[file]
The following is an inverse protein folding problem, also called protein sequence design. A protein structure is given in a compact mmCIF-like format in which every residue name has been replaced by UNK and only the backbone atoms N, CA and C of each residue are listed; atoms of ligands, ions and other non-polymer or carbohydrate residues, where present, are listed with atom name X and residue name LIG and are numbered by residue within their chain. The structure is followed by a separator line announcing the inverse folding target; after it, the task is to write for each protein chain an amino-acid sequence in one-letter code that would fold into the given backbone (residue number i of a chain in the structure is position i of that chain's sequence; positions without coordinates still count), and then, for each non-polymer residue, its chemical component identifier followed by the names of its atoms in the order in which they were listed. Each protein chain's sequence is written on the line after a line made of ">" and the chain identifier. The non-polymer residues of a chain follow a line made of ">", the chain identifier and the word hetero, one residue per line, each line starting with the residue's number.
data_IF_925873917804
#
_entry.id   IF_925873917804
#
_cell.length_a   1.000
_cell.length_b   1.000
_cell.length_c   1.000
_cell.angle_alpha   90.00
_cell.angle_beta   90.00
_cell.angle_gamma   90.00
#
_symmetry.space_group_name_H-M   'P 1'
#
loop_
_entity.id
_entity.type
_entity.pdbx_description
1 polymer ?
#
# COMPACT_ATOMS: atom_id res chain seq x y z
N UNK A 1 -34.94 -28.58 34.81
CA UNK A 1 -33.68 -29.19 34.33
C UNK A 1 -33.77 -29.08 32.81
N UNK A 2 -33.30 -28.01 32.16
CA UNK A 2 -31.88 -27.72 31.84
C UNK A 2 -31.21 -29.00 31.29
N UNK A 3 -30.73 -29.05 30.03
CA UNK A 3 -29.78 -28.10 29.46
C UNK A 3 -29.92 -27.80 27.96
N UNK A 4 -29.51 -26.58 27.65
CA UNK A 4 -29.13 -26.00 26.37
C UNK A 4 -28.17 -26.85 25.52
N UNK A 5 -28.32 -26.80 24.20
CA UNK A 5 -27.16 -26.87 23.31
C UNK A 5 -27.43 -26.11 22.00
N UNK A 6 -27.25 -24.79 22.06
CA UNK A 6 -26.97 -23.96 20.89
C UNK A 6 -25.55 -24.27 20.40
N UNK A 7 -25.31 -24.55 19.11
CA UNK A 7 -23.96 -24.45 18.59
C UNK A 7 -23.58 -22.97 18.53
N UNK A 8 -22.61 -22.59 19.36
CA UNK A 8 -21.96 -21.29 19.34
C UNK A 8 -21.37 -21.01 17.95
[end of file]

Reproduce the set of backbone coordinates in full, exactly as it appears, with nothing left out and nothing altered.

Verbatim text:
The following is an inverse protein folding problem, also called protein sequence design. A protein structure is given in a compact mmCIF-like format in which every residue name has been replaced by UNK and only the backbone atoms N, CA and C of each residue are listed; atoms of ligands, ions and other non-polymer or carbohydrate residues, where present, are listed with atom name X and residue name LIG and are numbered by residue within their chain. The structure is followed by a separator line announcing the inverse folding target; after it, the task is to write for each protein chain an amino-acid sequence in one-letter code that would fold into the given backbone (residue number i of a chain in the structure is position i of that chain's sequence; positions without coordinates still count), and then, for each non-polymer residue, its chemical component identifier followed by the names of its atoms in the order in which they were listed. Each protein chain's sequence is written on the line after a line made of ">" and the chain identifier. The non-polymer residues of a chain follow a line made of ">", the chain identifier and the word hetero, one residue per line, each line starting with the residue's number.
data_IF_925873917804
#
_entry.id   IF_925873917804
#
_cell.length_a   1.000
_cell.length_b   1.000
_cell.length_c   1.000
_cell.angle_alpha   90.00
_cell.angle_beta   90.00
_cell.angle_gamma   90.00
#
_symmetry.space_group_name_H-M   'P 1'
#
loop_
_entity.id
_entity.type
_entity.pdbx_description
1 polymer ?
#
# COMPACT_ATOMS: atom_id res chain seq x y z
N UNK A 1 -34.94 -28.58 34.81
CA UNK A 1 -33.68 -29.19 34.33
C UNK A 1 -33.77 -29.08 32.81
N UNK A 2 -33.30 -28.01 32.16
CA UNK A 2 -31.88 -27.72 31.84
C UNK A 2 -31.21 -29.00 31.29
N UNK A 3 -30.73 -29.05 30.03
CA UNK A 3 -29.78 -28.10 29.46
C UNK A 3 -29.92 -27.80 27.96
N UNK A 4 -29.51 -26.58 27.65
CA UNK A 4 -29.13 -26.00 26.37
C UNK A 4 -28.17 -26.85 25.52
N UNK A 5 -28.32 -26.80 24.20
CA UNK A 5 -27.16 -26.87 23.31
C UNK A 5 -27.43 -26.11 22.00
N UNK A 6 -27.25 -24.79 22.06
CA UNK A 6 -26.97 -23.96 20.89
C UNK A 6 -25.55 -24.27 20.40
N UNK A 7 -25.31 -24.55 19.11
CA UNK A 7 -23.96 -24.45 18.59
C UNK A 7 -23.58 -22.97 18.53
N UNK A 8 -22.61 -22.59 19.36
CA UNK A 8 -21.96 -21.29 19.34
C UNK A 8 -21.37 -21.01 17.95